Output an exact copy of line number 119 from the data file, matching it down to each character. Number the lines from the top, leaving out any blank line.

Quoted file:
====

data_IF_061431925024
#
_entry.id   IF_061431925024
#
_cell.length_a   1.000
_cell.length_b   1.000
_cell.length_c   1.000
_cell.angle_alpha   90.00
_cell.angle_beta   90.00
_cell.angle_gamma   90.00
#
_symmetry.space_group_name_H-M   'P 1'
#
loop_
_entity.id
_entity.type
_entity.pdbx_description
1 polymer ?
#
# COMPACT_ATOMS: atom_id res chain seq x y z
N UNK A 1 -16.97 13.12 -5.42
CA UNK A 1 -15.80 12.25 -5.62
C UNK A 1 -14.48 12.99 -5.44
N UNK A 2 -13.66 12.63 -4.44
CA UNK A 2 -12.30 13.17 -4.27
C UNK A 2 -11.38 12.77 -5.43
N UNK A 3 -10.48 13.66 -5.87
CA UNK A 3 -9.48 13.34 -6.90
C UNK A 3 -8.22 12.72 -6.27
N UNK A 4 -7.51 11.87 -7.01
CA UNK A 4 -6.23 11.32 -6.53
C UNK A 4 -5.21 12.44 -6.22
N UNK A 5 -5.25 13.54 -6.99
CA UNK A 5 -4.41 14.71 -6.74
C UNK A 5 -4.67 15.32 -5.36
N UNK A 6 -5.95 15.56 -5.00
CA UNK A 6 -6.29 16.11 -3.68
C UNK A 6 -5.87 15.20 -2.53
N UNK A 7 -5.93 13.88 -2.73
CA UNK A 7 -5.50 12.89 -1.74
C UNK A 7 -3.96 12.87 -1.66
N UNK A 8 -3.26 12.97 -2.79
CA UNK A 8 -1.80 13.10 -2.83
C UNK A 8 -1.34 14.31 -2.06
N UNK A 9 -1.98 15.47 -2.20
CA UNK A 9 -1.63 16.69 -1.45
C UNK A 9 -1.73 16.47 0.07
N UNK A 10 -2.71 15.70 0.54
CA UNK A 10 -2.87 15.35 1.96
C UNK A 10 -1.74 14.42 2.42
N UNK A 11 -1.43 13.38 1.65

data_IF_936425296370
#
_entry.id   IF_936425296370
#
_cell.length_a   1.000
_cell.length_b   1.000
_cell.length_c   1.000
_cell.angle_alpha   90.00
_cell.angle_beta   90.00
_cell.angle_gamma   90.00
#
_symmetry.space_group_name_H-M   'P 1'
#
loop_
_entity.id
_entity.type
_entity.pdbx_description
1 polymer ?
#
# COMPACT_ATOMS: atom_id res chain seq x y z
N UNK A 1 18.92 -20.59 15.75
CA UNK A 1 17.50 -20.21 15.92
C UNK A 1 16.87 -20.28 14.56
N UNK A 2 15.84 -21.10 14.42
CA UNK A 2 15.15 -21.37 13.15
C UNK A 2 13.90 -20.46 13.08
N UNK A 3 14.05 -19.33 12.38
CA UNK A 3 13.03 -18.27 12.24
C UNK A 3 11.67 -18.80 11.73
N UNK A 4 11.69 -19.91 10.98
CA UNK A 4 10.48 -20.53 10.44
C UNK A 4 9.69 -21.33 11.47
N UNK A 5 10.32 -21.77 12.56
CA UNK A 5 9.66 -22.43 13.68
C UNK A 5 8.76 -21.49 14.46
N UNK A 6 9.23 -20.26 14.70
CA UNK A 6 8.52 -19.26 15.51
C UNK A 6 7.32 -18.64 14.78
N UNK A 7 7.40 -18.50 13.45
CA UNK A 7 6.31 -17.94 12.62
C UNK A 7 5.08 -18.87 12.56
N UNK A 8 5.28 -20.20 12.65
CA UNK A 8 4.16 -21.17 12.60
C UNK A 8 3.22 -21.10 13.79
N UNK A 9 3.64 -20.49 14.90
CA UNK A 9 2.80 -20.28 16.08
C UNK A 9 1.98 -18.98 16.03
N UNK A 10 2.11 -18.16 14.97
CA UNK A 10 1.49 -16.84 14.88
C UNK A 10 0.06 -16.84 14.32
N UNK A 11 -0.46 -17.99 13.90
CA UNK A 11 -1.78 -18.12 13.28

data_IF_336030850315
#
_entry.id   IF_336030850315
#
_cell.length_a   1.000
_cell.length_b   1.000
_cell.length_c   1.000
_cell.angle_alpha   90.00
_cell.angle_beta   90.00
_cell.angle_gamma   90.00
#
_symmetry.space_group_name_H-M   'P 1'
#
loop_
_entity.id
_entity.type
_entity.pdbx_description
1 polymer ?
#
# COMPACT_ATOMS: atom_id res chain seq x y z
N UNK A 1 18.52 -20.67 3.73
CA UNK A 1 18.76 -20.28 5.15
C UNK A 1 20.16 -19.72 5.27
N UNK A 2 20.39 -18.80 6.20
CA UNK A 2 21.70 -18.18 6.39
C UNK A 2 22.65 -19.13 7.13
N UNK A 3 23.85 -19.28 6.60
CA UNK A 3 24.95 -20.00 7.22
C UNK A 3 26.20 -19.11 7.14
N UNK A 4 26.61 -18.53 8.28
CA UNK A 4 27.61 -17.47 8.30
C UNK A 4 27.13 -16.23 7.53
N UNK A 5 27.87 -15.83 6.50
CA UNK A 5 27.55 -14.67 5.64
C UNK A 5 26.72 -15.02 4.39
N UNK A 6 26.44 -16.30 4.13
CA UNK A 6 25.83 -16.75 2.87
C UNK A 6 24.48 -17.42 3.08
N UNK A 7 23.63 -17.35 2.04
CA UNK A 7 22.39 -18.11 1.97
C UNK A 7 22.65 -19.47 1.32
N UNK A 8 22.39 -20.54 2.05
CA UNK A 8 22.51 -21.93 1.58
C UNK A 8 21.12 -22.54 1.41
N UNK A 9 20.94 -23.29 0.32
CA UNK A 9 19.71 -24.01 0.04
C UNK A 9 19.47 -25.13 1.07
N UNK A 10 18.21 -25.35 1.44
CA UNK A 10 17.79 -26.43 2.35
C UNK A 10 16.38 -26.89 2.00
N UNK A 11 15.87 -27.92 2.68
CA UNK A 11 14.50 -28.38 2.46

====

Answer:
_entity.type